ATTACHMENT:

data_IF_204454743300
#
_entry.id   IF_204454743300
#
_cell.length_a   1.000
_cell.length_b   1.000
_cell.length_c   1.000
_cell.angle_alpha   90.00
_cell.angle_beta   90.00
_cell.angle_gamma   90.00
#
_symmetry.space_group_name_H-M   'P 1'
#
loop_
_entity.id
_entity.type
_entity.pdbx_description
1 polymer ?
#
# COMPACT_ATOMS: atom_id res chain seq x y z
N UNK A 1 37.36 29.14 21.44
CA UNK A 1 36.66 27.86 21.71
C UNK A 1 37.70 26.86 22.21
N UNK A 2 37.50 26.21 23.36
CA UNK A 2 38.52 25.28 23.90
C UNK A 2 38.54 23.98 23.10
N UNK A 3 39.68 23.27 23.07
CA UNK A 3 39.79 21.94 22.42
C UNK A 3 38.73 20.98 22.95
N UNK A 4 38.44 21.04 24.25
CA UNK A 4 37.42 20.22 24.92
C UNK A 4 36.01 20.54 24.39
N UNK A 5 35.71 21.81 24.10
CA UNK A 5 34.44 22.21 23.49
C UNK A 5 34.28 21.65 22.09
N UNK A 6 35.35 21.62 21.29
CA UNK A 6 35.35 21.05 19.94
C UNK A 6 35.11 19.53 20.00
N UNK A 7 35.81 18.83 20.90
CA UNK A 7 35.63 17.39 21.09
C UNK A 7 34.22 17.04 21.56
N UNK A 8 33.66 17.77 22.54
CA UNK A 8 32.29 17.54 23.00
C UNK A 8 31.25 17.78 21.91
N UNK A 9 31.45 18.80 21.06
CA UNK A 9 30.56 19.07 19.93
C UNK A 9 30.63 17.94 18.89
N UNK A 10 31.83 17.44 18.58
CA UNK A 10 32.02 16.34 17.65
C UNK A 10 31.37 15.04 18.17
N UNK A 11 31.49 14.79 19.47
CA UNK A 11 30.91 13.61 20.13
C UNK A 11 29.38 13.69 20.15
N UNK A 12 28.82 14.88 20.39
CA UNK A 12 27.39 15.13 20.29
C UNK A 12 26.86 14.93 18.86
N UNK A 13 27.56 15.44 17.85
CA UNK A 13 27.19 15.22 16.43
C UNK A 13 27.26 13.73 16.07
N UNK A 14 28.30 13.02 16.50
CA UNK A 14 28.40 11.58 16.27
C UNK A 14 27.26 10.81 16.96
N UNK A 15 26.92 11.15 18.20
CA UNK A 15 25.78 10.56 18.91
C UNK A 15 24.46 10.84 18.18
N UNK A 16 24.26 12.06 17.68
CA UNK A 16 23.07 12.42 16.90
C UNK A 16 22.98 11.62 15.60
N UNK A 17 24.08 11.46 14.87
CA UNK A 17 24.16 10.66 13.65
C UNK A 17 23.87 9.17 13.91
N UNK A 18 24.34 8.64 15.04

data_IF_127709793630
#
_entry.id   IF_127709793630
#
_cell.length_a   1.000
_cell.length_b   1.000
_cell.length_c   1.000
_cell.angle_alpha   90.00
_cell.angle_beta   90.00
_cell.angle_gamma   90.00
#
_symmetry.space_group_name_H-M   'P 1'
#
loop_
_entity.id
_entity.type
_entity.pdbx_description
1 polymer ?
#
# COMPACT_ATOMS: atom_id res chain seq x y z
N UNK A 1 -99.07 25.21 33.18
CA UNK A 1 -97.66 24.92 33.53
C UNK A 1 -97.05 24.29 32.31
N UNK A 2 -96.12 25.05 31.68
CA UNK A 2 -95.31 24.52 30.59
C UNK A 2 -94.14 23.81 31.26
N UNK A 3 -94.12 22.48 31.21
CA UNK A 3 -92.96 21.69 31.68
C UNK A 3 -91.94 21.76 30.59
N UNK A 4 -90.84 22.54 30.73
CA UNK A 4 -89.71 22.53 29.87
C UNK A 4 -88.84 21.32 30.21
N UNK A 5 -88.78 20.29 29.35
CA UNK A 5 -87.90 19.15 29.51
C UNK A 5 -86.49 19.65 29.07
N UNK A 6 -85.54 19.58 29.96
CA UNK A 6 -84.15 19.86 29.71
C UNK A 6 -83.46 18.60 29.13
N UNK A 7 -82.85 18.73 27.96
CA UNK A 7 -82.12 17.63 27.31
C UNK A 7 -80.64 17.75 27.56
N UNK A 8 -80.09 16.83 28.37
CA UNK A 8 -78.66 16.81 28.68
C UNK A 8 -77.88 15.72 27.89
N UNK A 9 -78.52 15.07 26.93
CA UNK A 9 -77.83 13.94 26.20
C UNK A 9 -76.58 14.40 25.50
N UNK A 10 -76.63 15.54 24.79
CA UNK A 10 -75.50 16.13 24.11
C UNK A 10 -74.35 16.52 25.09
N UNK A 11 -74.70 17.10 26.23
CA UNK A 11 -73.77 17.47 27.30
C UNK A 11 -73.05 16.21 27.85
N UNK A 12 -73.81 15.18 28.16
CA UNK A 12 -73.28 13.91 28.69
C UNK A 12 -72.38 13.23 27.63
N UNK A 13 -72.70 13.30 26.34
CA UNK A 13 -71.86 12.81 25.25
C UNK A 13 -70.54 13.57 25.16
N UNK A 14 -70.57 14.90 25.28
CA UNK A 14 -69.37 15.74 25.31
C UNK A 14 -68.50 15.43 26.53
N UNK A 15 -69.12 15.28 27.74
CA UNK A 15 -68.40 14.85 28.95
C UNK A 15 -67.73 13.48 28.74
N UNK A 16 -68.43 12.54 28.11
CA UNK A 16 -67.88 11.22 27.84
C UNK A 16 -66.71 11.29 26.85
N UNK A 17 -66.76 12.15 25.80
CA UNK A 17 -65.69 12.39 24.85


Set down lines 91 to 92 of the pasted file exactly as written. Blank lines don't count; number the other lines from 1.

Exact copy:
#
# COMPACT_ATOMS: atom_id res chain seq x y z